The extended discussion on Seraphine’s thread about modesty, and in particular the issue raised there about seeing women as objects, has gotten me thinking about another, somewhat related question. To put it bluntly, I’m wondering: do Latter-day Saints believe that in some sense women are the possessions of men?
Scriptural support for such a viewpoint isn’t difficult to find. Consider, for example, Mosiah 13:24:
Thou shalt not covert thy neighbor’s house, thou shalt not covet thy neighbor’s wife, nor his man-servant, nor his maid-servant, nor his ox, nor his ass, nor anything that is thy neighbor’s. (emphasis added)
Here wives are matter-of-factly listed among other things that one’s neighbor owns. This kind of thing doesn’t actually raise my hackles much, though; it’s one of those things I can relatively easily chalk up to a different cultural milieu.
Far more troubling to me is D&C 132, which contains gems like:
And if she hath not committed adultery, but is innocent and hath not broken her vow, and she knoweth it, and I reveal it unto you, my servant Joseph, then shall you have power, by the power of my Holy Priesthood, to take her and give her unto him that hath not committed adultery but hath been faithful; for he shall be made ruler over many. (v. 44; emphasis added)
And again, as pertaining to the law of the priesthood–if any man espouse a virgin, and desire to espouse another, and the first give her consent, and if he espouse the second, and they are virgins, and have vowed to no other man, then is he justified; he cannot commit adultery for they are given unto him; for he cannot commit adultery with that that belongeth unto him and to no one else. (v. 61; emphasis added)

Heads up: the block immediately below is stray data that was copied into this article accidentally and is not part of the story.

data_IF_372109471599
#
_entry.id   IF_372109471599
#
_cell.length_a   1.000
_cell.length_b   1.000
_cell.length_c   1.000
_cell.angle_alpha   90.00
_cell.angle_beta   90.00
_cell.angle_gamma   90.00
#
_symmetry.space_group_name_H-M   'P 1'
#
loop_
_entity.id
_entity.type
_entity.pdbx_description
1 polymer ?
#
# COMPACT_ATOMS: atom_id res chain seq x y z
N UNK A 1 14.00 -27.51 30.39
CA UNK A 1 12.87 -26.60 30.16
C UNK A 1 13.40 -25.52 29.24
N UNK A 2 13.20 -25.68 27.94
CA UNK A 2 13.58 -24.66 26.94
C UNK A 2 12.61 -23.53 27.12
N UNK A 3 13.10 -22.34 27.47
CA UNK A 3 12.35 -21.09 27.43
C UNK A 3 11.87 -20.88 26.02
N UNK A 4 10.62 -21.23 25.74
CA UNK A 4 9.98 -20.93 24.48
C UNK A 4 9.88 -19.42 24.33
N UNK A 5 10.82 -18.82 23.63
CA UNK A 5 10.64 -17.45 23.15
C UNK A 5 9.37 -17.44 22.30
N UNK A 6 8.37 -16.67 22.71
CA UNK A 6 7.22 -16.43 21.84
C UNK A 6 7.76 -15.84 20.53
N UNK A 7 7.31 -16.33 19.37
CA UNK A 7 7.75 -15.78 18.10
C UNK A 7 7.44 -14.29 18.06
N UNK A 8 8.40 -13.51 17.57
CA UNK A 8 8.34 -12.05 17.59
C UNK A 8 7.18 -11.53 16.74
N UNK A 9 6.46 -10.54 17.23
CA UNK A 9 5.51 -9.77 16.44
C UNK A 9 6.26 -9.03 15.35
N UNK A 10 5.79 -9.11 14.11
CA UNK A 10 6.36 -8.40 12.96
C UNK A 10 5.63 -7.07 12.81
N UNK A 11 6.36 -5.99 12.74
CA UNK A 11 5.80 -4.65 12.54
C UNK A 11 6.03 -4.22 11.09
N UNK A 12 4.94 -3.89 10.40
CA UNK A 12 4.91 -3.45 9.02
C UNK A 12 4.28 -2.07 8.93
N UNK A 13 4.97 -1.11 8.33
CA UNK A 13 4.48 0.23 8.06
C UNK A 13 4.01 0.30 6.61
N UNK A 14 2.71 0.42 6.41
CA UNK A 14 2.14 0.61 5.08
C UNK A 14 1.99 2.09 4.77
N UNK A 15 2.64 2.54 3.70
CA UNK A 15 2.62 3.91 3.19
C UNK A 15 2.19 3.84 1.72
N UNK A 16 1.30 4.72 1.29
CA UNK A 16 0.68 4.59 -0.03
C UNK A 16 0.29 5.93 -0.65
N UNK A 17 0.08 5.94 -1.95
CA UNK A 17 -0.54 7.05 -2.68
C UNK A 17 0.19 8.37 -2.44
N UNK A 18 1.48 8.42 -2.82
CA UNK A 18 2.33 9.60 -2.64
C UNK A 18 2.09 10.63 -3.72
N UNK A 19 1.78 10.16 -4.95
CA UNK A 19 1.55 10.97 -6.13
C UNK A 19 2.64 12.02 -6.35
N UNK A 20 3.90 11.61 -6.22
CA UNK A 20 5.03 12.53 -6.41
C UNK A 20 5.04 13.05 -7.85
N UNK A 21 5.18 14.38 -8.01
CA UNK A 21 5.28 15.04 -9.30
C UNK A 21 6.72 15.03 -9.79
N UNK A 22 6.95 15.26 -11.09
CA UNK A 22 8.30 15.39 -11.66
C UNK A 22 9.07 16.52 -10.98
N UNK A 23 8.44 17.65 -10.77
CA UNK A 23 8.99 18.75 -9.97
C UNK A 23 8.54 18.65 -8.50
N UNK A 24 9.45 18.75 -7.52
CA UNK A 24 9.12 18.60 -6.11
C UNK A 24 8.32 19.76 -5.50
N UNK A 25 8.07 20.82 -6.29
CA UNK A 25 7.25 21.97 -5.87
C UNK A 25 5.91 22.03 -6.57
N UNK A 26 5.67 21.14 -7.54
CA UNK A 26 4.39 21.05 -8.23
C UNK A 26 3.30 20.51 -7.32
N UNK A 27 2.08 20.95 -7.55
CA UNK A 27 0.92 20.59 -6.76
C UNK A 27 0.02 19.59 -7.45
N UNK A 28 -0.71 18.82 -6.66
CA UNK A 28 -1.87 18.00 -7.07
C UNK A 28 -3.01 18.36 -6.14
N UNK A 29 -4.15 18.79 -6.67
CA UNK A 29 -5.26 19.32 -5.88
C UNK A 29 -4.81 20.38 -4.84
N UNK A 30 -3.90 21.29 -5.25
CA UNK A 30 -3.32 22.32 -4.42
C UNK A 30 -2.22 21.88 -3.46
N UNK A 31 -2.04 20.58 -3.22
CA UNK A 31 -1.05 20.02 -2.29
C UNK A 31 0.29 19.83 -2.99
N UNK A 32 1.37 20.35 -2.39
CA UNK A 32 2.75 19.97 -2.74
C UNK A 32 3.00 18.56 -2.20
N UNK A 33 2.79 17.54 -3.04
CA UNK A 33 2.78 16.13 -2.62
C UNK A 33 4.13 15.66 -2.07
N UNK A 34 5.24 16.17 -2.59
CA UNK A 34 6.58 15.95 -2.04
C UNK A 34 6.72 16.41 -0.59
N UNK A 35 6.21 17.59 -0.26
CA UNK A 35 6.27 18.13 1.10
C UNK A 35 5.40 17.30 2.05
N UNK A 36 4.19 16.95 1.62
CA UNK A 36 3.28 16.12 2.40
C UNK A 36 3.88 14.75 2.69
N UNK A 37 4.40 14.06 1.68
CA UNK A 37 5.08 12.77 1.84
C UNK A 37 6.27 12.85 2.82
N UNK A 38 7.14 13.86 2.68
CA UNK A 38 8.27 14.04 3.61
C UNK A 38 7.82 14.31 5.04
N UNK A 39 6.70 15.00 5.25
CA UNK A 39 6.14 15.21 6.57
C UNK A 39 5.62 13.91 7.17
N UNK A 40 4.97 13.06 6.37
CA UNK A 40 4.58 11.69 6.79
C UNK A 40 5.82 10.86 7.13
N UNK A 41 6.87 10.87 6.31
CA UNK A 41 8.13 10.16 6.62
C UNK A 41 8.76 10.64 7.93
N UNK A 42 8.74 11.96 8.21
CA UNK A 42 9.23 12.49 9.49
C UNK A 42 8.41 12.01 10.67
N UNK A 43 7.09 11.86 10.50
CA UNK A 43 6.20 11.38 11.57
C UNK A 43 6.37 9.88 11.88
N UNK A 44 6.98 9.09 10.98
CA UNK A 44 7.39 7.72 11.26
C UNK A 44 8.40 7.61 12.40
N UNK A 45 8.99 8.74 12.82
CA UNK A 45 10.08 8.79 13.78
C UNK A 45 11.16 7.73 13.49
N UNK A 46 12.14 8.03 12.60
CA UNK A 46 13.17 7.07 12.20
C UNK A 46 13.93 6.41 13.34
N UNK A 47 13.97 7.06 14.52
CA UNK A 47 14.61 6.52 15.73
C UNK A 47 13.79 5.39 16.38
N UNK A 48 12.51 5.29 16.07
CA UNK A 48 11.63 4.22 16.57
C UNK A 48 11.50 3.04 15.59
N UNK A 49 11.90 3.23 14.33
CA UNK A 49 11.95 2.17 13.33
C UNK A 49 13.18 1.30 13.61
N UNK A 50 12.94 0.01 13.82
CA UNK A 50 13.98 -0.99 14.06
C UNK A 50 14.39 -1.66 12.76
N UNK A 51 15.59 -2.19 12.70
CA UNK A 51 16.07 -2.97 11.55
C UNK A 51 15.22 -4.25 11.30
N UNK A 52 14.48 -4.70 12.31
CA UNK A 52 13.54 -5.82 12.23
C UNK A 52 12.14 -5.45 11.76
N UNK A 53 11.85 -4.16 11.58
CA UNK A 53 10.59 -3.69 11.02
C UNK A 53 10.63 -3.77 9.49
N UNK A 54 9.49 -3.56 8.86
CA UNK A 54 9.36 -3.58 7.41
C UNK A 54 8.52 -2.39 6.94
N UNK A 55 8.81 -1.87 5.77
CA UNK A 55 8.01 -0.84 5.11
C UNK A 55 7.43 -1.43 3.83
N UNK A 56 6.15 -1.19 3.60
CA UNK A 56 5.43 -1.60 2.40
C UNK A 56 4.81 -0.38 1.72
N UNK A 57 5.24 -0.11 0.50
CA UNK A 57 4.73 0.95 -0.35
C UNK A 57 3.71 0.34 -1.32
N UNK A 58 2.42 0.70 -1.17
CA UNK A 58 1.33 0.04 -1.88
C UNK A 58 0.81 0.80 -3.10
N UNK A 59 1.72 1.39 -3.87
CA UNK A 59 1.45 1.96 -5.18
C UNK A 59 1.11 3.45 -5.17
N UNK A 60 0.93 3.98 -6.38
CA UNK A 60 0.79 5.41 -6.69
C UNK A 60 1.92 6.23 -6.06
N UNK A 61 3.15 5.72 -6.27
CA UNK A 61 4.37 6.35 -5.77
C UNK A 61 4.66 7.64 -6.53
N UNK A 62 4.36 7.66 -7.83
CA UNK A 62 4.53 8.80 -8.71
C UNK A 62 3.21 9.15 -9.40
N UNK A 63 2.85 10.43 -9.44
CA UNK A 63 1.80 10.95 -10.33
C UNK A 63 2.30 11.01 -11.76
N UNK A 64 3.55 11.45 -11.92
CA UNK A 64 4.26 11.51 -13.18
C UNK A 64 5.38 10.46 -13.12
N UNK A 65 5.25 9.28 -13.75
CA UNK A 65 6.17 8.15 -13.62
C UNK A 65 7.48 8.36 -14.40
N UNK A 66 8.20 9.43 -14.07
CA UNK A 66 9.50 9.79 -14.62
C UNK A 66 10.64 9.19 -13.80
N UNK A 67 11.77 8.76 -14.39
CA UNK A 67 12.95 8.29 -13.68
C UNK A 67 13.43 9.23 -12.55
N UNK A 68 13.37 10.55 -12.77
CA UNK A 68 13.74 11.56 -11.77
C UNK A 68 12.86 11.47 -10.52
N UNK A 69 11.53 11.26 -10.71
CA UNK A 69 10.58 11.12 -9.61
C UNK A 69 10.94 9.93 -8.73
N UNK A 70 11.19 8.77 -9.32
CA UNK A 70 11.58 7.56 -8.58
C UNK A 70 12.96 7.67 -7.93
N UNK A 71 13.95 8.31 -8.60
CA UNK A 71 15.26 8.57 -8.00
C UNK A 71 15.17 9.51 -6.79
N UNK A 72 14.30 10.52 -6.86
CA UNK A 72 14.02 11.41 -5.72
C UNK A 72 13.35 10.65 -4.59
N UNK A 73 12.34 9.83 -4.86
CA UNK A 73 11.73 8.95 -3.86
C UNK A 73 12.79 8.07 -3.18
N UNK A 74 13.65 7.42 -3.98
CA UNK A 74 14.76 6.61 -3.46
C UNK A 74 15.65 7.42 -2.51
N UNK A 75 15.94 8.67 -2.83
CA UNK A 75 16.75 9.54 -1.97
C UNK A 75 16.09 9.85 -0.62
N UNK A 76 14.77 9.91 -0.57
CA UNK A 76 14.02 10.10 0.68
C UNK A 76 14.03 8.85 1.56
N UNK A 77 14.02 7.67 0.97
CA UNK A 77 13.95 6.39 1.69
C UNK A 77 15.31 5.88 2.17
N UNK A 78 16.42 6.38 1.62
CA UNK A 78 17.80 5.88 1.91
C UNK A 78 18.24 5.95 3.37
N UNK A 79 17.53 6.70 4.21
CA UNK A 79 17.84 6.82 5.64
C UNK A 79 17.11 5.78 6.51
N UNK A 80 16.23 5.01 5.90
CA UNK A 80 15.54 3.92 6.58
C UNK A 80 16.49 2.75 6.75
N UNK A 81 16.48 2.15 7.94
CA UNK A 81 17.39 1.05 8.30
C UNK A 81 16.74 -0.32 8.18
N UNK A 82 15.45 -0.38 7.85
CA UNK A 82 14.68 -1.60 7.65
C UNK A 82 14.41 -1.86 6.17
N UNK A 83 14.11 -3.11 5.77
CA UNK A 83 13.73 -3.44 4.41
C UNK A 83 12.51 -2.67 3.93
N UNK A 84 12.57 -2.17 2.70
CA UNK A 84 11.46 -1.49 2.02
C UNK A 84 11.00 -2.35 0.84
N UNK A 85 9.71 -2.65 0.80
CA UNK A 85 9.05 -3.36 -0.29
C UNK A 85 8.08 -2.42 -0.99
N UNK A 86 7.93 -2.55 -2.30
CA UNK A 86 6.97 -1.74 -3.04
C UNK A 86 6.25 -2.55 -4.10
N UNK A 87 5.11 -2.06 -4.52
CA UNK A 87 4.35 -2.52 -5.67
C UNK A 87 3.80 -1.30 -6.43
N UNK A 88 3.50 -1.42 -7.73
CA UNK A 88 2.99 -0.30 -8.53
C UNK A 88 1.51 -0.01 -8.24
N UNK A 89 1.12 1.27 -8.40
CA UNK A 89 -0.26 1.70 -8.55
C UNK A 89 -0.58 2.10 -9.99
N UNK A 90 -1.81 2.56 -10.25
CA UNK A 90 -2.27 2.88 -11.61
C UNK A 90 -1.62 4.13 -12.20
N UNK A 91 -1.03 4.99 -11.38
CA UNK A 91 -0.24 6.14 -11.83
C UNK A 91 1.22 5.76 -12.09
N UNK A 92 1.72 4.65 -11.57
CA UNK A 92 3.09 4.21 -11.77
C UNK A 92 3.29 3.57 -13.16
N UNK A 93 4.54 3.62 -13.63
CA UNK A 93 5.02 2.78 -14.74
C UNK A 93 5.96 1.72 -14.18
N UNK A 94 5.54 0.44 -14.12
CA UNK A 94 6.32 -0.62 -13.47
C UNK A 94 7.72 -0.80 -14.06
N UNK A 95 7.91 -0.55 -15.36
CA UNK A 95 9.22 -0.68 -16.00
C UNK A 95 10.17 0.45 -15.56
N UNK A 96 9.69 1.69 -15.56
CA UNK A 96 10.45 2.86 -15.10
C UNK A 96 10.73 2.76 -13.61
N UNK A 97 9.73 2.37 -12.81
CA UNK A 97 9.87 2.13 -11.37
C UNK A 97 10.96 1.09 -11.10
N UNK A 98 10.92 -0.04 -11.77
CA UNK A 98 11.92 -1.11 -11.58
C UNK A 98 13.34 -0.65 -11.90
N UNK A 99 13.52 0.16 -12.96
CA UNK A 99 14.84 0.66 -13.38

Verses like these have deeply disturbed me since I was a teenager. In fact, I find the language used here to describe women in some ways more troubling than the actual practice of polygamy (though I certainly have questions about the latter). And these passages purport to be the direct words of God, which puts them a somewhat different category than comments made by various Book of Mormon prophets, or Paul’s thoughts about gender. So what do I do with the fact that women are here fairly straightforwardly portrayed as male possessions, that they’re given to righteous men and taken away from unworthy ones? As much as I’d like to believe in some kind of reciprocity in these relationships (i.e., husbands similarly belonging to their wives), there’s really no support for that here.
And such language is still alive and well, as demonstrated by the most recent conference in which President Hinckley commented, “Husbands, love and treasure your wives. They are your most precious possessions.” Elder Holland similarly observed, “Husbands, you have been entrusted with the most sacred gift God can give you, a wife, a daughter of God, the mother of your children who has voluntarily given herself to you for love and joyful companionship.”
Don’t get me wrong, I do realize that both of the above statements were made in the context of encouraging husbands to treat their wives well, and I honestly appreciate that. I’m not citing these comments in an attempt to question their motives. I’m well aware that Church leaders have said all kinds of things about pursuing egalitarian marital relationships in which husband and wife support one another, and that men who abuse or attempt to dominate their wives are regularly denounced.
And yet . . . I cannot hear statements like that without cringing. They remind me that a plausible case can be made that in the context of LDS thought and teaching, women belong to men in a way that men do not belong to women; that although women might be cherished and treasured and valued, they are nonetheless ultimately male possessions. Women give themselves to men (or are given to them)–not the other way around.
But am I wrong? Are phrases like this merely echoes of an archaic way of talking about marriage, and not to be taken all that literally, in which case, can I hope that they will eventually fade? Or do they in fact reflect our current theology and understanding of gender relations?
- 15 April 2007